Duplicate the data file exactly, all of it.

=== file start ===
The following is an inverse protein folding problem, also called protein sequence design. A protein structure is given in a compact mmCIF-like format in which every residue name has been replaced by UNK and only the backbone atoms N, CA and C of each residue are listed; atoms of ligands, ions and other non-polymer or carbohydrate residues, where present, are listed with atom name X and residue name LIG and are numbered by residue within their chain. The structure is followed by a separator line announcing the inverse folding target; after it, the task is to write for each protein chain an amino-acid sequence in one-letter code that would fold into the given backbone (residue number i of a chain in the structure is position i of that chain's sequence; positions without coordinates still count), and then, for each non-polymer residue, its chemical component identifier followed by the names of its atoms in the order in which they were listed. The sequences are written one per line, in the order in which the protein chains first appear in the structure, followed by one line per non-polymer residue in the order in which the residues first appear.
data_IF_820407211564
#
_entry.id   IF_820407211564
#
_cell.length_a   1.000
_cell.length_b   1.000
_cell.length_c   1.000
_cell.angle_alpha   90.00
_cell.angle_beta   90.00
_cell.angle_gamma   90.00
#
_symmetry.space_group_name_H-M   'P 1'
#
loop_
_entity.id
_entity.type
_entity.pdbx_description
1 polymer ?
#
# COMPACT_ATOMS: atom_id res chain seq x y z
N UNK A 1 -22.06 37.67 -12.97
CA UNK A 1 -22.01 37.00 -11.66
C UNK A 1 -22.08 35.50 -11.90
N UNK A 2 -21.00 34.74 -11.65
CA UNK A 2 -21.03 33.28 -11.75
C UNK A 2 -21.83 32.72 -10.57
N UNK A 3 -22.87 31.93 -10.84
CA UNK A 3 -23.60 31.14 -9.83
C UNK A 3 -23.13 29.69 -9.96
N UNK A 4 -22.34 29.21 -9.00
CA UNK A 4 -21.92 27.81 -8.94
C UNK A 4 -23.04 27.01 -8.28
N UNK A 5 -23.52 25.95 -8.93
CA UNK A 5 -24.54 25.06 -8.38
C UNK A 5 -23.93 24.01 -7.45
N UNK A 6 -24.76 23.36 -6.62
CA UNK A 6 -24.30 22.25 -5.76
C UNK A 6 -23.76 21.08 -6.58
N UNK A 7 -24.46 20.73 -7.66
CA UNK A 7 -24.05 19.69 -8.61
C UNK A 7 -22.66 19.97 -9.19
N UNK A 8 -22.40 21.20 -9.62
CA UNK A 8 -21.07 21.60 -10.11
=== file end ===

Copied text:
The following is an inverse protein folding problem, also called protein sequence design. A protein structure is given in a compact mmCIF-like format in which every residue name has been replaced by UNK and only the backbone atoms N, CA and C of each residue are listed; atoms of ligands, ions and other non-polymer or carbohydrate residues, where present, are listed with atom name X and residue name LIG and are numbered by residue within their chain. The structure is followed by a separator line announcing the inverse folding target; after it, the task is to write for each protein chain an amino-acid sequence in one-letter code that would fold into the given backbone (residue number i of a chain in the structure is position i of that chain's sequence; positions without coordinates still count), and then, for each non-polymer residue, its chemical component identifier followed by the names of its atoms in the order in which they were listed. The sequences are written one per line, in the order in which the protein chains first appear in the structure, followed by one line per non-polymer residue in the order in which the residues first appear.
data_IF_820407211564
#
_entry.id   IF_820407211564
#
_cell.length_a   1.000
_cell.length_b   1.000
_cell.length_c   1.000
_cell.angle_alpha   90.00
_cell.angle_beta   90.00
_cell.angle_gamma   90.00
#
_symmetry.space_group_name_H-M   'P 1'
#
loop_
_entity.id
_entity.type
_entity.pdbx_description
1 polymer ?
#
# COMPACT_ATOMS: atom_id res chain seq x y z
N UNK A 1 -22.06 37.67 -12.97
CA UNK A 1 -22.01 37.00 -11.66
C UNK A 1 -22.08 35.50 -11.90
N UNK A 2 -21.00 34.74 -11.65
CA UNK A 2 -21.03 33.28 -11.75
C UNK A 2 -21.83 32.72 -10.57
N UNK A 3 -22.87 31.93 -10.84
CA UNK A 3 -23.60 31.14 -9.83
C UNK A 3 -23.13 29.69 -9.96
N UNK A 4 -22.34 29.21 -9.00
CA UNK A 4 -21.92 27.81 -8.94
C UNK A 4 -23.04 27.01 -8.28
N UNK A 5 -23.52 25.95 -8.93
CA UNK A 5 -24.54 25.06 -8.38
C UNK A 5 -23.93 24.01 -7.45
N UNK A 6 -24.76 23.36 -6.62
CA UNK A 6 -24.30 22.25 -5.76
C UNK A 6 -23.76 21.08 -6.58
N UNK A 7 -24.46 20.73 -7.66
CA UNK A 7 -24.05 19.69 -8.61
C UNK A 7 -22.66 19.97 -9.19
N UNK A 8 -22.40 21.20 -9.62
CA UNK A 8 -21.07 21.60 -10.11